Simple Boston Baked Beans
They don't call it Beantown for naught. For it was in Boston that the notion of mixing beans with molasses was conceived and still reaches the peak of perfection there.
Because beans can be dried and stored forever, they have been a popular source of protein for centuries. In France, stewed or baked beans reached their zenith in cassoulet, a recipe for beans baked in an earthenware pot with sausages, poultry, pork, and even pork skins. In Spain it was Alubias con Arroz, Beans and Rice, often perked up with chorizo, a spicy sausage, or another version without the rice called Fabada. In Portugal it is Feijoada, beans, beef, and pork stewed together. In Germany Westphalian Stew was built on with bacon and beans.
The Boston bean tradition may have been pilfered from native North Americans. The Penobscot tribe in Maine was known to cook beans by digging a hole in the ground, lining it with large rocks, heating them by starting a wood fire, and then placing a clay pot of beans in the hole, covering it with dirt, and letting it simmer for up to eight hours.
Boston became a major port of entry for goods to the colonies, and among the highest volume imports was molasses, dark cane sugar from the Caribbean. Nobody knows who had the bright idea of baking beans in a pot with salt pork and molasses, but the canned combo now occupies miles of shelf space in every American grocery. Well, you can buy it canned, with all the additives and artificial ingredients, or you can make it properly and to your taste from scratch, with real molasses. And it's easy.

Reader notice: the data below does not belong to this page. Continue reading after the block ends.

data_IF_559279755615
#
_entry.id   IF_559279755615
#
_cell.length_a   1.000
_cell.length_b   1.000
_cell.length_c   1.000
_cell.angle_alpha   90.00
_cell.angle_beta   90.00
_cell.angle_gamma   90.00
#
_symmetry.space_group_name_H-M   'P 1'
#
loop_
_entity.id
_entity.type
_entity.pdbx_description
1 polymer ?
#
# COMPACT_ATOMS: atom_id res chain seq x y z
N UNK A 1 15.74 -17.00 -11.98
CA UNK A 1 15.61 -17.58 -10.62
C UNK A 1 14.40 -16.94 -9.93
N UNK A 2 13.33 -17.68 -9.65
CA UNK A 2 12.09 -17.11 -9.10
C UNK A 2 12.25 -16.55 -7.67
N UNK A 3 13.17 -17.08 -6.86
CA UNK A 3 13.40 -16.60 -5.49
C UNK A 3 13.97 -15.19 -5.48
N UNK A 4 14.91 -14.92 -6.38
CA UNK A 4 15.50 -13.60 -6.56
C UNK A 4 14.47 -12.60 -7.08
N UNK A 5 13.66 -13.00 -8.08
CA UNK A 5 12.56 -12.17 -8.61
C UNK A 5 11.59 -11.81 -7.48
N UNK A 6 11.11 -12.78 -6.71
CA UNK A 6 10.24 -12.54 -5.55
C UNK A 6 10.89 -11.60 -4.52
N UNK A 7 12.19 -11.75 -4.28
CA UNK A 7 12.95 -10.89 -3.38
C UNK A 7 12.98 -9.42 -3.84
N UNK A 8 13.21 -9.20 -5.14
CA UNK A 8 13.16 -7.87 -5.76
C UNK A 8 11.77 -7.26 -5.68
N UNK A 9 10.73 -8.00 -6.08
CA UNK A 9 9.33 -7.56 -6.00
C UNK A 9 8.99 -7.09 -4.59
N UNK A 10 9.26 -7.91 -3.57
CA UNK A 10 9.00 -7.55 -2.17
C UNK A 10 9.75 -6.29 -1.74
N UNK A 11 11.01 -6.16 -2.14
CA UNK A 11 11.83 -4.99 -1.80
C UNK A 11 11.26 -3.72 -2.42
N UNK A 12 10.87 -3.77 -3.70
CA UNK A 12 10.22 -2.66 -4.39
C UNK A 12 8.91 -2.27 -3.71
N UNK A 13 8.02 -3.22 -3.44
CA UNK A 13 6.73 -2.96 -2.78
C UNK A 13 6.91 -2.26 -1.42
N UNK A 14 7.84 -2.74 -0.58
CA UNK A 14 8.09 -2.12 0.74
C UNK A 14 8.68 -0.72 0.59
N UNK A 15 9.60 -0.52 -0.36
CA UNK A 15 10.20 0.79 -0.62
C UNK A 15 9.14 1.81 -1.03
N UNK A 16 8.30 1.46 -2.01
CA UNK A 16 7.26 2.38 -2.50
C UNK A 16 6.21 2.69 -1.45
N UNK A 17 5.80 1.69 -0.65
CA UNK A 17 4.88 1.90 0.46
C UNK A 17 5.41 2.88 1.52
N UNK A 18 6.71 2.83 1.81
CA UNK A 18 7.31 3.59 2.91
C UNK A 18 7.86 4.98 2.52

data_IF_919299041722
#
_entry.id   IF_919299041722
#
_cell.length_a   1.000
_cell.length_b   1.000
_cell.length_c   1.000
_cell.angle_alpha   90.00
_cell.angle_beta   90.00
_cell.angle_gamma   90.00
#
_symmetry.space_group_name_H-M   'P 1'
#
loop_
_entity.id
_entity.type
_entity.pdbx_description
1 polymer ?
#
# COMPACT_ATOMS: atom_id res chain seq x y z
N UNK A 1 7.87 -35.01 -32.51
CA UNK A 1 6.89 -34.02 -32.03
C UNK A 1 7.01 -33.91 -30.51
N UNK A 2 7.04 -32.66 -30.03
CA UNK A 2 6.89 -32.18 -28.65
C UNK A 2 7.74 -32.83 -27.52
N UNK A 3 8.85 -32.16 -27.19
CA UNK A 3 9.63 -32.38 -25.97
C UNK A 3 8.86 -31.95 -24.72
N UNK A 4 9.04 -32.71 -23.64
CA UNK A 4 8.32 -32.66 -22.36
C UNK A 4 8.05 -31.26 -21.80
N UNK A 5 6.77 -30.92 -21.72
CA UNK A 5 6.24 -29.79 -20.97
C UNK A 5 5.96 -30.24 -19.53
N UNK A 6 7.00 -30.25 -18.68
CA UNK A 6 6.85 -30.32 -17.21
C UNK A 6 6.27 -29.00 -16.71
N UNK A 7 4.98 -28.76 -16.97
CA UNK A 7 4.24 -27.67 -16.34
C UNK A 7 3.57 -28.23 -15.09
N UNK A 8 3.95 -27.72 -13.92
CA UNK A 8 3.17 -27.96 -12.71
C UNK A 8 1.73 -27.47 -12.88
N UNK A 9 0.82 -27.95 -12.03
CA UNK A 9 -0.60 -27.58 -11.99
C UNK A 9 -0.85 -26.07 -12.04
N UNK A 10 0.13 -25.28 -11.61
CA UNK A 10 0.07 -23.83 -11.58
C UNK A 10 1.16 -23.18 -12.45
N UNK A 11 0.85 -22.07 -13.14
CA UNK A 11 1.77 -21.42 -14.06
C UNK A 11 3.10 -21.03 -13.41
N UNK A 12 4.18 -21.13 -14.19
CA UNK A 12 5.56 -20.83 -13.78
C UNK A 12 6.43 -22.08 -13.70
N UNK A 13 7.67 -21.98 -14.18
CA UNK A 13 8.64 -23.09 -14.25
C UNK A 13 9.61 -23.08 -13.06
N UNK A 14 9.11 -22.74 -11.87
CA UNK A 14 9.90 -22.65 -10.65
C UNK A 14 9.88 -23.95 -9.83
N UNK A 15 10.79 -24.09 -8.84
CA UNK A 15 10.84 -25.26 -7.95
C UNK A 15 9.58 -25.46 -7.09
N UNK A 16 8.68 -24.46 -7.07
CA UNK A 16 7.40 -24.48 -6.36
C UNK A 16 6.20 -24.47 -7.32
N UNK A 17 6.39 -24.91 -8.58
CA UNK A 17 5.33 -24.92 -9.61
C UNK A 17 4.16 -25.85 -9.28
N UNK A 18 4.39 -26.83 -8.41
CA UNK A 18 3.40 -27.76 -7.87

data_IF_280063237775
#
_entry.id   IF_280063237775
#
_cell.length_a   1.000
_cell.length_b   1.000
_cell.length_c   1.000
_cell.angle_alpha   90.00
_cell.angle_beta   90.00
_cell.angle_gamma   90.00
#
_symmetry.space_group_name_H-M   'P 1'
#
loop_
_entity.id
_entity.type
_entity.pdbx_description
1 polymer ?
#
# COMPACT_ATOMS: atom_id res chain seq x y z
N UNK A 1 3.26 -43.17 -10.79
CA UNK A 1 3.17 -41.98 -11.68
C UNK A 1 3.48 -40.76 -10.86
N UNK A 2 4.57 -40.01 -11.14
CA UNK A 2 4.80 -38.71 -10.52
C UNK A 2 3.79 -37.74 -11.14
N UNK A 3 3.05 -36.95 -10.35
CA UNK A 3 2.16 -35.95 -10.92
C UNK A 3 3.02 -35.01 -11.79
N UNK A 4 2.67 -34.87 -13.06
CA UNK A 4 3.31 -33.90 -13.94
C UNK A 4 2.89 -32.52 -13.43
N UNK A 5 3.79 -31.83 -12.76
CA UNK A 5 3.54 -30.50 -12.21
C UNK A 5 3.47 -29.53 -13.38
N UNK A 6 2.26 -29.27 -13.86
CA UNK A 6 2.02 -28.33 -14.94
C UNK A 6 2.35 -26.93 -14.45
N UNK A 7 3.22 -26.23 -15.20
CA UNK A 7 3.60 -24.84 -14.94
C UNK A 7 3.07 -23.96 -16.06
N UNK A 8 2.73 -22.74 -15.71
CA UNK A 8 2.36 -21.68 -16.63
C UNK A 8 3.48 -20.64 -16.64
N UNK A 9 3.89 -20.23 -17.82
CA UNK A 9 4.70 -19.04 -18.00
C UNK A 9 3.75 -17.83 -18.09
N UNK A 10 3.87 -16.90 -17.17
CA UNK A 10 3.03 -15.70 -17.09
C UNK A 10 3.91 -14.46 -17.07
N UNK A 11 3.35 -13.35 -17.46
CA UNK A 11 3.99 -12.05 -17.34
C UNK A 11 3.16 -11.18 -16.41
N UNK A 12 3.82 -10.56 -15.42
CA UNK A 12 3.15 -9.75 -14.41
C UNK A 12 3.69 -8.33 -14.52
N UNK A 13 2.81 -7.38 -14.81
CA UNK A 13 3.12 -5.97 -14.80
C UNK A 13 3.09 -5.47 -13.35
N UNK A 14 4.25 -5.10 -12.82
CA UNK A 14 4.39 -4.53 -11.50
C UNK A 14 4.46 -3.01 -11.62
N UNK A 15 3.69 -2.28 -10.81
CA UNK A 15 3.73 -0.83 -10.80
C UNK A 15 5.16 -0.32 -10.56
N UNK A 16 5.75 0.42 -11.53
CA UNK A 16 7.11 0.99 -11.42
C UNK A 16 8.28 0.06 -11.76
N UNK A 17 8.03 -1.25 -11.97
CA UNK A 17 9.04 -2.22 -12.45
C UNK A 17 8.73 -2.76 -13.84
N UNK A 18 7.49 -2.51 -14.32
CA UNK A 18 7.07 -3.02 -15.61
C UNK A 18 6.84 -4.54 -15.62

These are not sweet, but you can make them sweet
The original Boston Baked Beans were baked in a earthenware pot, but it can be made in just about any pot or saucepan. The original recipe was sweetened with molasses, but the beans were not as sweet as you expect them to be, and I have stayed true to tradition with this recipe
Your kids are probably not gonna like the traditional original Boston Baked Beans recipe below because the dominant taste is, well, beans. Most of us are used to the sweet stuff. Here's how you can amp these up the way barbecue restaurants do. This is how the beans in the picture above were cooked.
Make the recipe below and then taste them. If you want them sweeter and richer, add 1/4 to 1/2 cup of sweet tomato based Kansas City style barbecue sauce. The exact amount will depend on the brand of sauce. Then taste again. Not sweet enough? Add brown sugar a tablespoon at a time. When it is just right, cook another 5 minutes.
Makes. About 4 servings of about 1 cup each
Preparation time. 1 hour
Cooking time. 2 to 3 hours
6 strips thick bacon or 1/4 pound pork fatback
1 large onion, coarsely chopped
1 tablespoon Dijon-style mustard
2 (15 ounce) cans of Navy or pea beans
1/4 cup dark molasses
1 bay leaf
1/4 teaspoon ground black pepper
salt to taste
About the beans. If you use dried beans, use 1/2 pound and follow the instructions in my article The Science of Beans for soaking them. Plan on them taking hours to soften. Start soaking at least 24 hours before serving time.
Optional add-ins. At the beginning of the cook, add a pinch of cinnamon and/or a pinch of ground pwdered cloves. A teaspoon of lemon juice and/or some diced jalapeños just before serving can provide lift.
1) You can cook in a pot on a burner, in your indoor oven, in your smoker under the meat, or on your grill for 2-zone cooking. Whatever method, get a heavy pot with a lid.